Can the Police Evict a Tenant Immediately in Alabama?
Without a written lease, a tenant is generally considered a tenant-at-will and the notice required to terminate the lease will depend on the time period between rent payments. If rent is paid weekly, it is a week-to-week tenancy, if paid monthly, it is a month-to-month tenancy. A failure to pay rent requires 7 days notice to terminate the lease. It may be possible to apply to the court for injunctive relief to order the dogs to be removed. It may also be possible to register a complaint with the animal warden if the dogs are in violation of local animal ordinances, such as leashing laws.
Injunctive relief consists of a court order called an injunction, requiring an individual to do or not do a specific action. It must be proven that without the injunction, harm will occur which cannot be remedied by money damages. To issue a preliminary injunction, the courts typically require proof that
(1) the movant has a ‘strong’ likelihood of success on the merits;
(2) the movant would otherwise suffer irreparable injury;
(3) the issuance of a preliminary injunction wouldn't cause substantial harm to others; and
(4) the public interest would be served by issuance of a preliminary injunction.
The following are AL statutes:
Code of Ala. § 35-9A-441
Periodic tenancy; Holdover remedies.
(a) The landlord or the tenant may terminate a week-to-week tenancy by a written notice given to the other at least 7 days before the termination date specified in the notice.
(b) The landlord or the tenant may terminate a month-to-month tenancy by a written notice given to the other at least 30 days before the periodic rental date specified in the notice.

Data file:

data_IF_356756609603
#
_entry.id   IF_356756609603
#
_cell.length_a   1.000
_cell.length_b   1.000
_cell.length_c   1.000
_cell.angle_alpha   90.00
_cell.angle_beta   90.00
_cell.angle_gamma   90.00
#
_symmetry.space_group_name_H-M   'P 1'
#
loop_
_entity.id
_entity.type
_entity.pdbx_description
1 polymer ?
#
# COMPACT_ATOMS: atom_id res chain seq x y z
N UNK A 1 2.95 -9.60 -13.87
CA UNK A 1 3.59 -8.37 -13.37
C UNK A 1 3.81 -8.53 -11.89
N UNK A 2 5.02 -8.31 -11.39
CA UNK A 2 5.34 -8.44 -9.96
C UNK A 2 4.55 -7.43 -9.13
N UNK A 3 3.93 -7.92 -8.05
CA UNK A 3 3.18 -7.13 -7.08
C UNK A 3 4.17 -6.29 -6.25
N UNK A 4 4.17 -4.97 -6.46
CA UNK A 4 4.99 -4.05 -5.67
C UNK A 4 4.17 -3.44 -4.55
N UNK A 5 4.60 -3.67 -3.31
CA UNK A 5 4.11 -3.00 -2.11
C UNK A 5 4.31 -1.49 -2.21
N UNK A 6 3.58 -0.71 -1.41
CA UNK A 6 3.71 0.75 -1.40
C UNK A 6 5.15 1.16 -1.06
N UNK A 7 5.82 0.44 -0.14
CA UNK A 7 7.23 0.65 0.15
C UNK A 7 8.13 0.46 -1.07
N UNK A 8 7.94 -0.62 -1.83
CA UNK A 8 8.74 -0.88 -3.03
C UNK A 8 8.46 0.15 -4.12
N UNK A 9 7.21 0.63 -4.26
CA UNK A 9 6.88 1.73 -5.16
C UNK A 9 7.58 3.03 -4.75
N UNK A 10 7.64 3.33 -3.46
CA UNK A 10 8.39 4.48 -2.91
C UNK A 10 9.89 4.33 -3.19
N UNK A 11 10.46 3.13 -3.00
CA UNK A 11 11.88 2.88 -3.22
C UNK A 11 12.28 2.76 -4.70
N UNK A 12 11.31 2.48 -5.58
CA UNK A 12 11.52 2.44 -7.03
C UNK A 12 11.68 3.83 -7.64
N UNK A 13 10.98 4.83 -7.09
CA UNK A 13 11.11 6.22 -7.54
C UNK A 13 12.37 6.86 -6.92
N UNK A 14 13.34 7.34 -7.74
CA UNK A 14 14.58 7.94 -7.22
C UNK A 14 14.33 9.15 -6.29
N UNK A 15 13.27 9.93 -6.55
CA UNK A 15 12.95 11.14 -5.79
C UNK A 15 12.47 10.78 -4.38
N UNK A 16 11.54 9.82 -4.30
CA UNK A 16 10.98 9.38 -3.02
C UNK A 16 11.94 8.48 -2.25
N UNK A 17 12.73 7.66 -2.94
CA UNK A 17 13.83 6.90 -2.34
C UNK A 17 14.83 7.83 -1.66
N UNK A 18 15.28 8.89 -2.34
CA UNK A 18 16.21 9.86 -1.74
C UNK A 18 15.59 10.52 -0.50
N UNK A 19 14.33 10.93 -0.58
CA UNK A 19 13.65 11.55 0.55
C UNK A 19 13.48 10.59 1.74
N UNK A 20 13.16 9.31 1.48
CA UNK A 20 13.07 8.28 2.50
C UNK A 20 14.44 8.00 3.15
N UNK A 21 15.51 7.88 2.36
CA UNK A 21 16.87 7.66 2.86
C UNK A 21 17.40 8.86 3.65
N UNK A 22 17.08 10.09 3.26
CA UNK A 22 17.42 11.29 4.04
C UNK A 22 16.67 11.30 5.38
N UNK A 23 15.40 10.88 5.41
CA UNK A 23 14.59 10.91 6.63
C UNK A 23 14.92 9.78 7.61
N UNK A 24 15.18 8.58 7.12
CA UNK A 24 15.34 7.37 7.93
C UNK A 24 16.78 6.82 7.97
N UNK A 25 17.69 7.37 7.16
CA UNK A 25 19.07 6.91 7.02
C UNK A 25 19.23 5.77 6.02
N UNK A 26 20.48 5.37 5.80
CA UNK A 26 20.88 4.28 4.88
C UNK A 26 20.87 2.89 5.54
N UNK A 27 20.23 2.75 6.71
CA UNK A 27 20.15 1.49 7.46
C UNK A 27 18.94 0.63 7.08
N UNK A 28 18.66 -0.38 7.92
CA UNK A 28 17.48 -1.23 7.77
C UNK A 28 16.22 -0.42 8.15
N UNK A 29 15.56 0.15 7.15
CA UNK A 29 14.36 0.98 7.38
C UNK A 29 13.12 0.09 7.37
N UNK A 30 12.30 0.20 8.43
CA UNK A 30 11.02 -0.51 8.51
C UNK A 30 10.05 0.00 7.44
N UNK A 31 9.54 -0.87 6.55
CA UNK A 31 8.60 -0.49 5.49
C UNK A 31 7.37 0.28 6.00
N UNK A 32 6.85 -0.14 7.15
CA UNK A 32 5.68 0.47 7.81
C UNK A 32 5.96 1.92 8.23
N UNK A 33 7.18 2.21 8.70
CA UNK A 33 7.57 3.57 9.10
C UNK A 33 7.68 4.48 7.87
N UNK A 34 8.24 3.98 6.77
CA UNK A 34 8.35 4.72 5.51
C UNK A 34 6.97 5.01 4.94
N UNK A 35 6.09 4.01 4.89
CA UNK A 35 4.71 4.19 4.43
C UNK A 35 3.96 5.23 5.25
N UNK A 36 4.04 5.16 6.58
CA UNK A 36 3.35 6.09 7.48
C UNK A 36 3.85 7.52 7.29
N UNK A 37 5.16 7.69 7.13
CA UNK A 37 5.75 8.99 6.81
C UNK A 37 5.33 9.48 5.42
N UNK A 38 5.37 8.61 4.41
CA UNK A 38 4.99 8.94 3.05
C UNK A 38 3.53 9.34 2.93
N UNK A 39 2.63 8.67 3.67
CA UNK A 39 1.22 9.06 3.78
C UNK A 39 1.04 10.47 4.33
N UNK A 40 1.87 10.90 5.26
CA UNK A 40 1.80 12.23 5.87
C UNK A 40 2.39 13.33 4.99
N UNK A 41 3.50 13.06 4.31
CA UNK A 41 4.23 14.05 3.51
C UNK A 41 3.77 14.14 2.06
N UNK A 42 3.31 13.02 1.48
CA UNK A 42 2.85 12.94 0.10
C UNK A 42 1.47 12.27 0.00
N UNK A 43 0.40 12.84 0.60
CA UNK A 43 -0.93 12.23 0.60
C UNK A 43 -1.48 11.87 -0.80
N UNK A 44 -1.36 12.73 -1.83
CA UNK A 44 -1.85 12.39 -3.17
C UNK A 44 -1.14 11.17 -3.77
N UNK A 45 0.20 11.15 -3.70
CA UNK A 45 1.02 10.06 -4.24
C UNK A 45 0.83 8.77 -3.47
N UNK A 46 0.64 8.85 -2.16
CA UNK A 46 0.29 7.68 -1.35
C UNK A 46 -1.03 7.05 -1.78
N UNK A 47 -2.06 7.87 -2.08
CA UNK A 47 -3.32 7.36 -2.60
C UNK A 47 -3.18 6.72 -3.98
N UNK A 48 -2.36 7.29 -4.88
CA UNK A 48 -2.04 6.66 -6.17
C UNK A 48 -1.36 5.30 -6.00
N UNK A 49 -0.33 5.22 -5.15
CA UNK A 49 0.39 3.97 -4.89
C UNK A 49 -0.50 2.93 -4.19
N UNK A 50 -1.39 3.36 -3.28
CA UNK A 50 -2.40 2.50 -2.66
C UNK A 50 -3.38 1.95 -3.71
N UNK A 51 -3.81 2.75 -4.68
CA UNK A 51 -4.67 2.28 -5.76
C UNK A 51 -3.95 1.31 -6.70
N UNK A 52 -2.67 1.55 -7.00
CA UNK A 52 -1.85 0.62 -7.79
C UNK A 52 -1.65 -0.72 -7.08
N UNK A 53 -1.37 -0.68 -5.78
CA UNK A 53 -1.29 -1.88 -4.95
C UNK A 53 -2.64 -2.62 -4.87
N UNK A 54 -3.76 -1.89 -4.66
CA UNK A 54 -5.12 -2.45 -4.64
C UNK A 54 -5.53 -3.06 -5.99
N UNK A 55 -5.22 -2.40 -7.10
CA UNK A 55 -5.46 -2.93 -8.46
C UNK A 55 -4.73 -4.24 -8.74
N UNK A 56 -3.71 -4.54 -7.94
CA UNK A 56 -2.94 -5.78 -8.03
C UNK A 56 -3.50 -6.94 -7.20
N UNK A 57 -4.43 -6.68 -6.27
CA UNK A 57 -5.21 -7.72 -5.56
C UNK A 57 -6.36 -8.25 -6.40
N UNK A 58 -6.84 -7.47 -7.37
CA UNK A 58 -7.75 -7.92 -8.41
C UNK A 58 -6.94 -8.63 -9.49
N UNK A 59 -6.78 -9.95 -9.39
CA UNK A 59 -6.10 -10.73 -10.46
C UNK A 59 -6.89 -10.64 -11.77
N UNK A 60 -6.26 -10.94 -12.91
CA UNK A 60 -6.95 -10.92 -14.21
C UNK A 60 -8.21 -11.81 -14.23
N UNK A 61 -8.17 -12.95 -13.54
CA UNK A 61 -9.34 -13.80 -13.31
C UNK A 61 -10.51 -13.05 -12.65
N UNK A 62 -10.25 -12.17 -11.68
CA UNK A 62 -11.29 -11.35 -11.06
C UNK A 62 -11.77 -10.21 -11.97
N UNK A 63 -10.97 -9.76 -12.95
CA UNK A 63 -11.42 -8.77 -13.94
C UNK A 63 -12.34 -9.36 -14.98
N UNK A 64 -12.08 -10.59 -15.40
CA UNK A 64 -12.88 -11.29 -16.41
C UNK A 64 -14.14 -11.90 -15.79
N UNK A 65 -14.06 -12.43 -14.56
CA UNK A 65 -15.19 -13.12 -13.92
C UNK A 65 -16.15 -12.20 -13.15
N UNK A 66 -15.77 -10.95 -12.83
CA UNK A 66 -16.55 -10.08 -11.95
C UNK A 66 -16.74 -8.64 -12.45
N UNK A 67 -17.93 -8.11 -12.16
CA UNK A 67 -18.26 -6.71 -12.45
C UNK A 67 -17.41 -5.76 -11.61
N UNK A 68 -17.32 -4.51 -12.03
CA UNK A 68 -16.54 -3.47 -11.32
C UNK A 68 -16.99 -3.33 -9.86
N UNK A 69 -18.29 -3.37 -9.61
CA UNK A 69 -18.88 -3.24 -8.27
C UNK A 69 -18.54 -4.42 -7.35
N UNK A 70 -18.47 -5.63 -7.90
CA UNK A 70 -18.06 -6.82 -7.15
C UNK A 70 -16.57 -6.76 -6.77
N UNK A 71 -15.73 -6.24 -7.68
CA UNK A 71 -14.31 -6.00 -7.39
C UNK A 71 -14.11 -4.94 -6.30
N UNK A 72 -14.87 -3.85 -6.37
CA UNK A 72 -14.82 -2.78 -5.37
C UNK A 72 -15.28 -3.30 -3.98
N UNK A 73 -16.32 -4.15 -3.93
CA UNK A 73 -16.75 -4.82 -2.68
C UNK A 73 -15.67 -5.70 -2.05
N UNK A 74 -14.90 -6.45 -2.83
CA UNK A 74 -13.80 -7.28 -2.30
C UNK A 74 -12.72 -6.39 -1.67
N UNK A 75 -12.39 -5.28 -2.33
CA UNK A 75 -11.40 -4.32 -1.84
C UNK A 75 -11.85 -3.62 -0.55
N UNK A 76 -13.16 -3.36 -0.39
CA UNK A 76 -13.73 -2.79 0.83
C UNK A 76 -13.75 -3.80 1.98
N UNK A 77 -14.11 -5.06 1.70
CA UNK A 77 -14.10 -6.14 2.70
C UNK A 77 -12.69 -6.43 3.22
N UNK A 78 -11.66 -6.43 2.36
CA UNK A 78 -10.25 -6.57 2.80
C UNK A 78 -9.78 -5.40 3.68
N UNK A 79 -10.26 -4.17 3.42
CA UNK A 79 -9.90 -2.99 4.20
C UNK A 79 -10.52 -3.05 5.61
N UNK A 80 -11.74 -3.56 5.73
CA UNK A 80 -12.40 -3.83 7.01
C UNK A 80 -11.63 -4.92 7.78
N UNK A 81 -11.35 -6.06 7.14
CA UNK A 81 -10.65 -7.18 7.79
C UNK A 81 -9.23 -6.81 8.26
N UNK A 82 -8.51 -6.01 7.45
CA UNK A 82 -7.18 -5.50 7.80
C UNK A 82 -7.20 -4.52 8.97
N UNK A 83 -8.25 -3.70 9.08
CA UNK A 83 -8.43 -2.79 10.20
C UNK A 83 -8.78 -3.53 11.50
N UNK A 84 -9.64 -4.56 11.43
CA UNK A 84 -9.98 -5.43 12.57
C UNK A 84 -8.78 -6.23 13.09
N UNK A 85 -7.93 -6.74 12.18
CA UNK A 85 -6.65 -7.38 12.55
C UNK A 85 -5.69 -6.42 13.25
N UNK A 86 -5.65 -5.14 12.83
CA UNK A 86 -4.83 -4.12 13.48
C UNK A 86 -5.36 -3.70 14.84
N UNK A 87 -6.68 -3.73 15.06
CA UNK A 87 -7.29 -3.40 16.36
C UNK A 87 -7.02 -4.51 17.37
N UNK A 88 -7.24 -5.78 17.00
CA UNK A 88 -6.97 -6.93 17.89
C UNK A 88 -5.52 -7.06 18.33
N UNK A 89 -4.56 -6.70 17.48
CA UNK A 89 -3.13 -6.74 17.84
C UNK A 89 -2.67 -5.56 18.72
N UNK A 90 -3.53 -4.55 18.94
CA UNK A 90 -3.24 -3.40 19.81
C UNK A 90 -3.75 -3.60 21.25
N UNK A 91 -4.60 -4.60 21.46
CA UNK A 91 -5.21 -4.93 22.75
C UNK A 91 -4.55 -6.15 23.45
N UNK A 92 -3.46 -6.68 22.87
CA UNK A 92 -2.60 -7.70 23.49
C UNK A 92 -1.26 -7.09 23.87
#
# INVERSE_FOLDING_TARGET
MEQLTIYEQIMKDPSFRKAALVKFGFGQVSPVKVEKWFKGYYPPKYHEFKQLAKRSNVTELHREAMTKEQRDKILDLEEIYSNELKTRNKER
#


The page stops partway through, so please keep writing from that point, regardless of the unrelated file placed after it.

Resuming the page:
(c) If a tenant remains in possession without the landlord's consent after expiration of the term of the rental agreement or its termination, the landlord may bring an action for possession and if the tenant's holdover is willful and not in good faith the landlord may also recover an amount equal to not more than 3 month's periodic rent or the actual damages sustained by the landlord, whichever is greater, and reasonable attorney's fees. If the landlord consents to the tenant's continued occupancy, Section 35-9A-161(d) applies.
§ 35-9-6. Notice to quit for breach or default of terms of lease.
When default is made in any of the terms of a lease, it shall
not be necessary to give more than 10 days' notice to quit, or
of the termination of such tenancy, and the same may be
terminated on giving such notice to quit at any time after such
default in any of the terms of such lease; which notice may be
substantially in the following form:
§ 35-9A-421. Noncompliance with rental agreement;
failure to pay rent.
(a) Except as provided in this chapter, if there is a
material noncompliance by the tenant with the rental
agreement or a noncompliance with Section 35-9A-301
materially affecting health and safety, the landlord may
deliver a written notice to terminate the lease to the
tenant specifying the acts and omissions constituting the
breach and that the rental agreement will terminate upon a
date not less than 14 days after receipt of the notice. If
the breach is not remedied within the 14 days after receipt
of the notice to terminate the lease, the rental agreement
shall terminate on the date provided in the notice to
terminate the lease unless the tenant adequately remedies
the breach before the date specified in the notice, in which
case the rental agreement shall not terminate.
(b) If rent is unpaid when due, the landlord may deliver a
written notice to terminate the lease to the tenant
specifying the amount of rent and any late fees owed to
remedy the breach and that the rental agreement will
terminate upon a date not less than seven days after receipt
of the notice. If the breach is not remedied within the
seven days, the rental agreement shall terminate. If a
noncompliance of rental agreement occurs under both
subsection (a) and this subsection, the seven-day notice
period to terminate the lease for nonpayment of rent in this
subsection shall govern.
(c) Except as provided in this chapter, a landlord may
recover actual damages and obtain injunctive relief for
noncompliance by the tenant with the rental agreement or
Section 35-9A-301. If the tenant's noncompliance is willful,
the landlord may recover reasonable attorney's fees.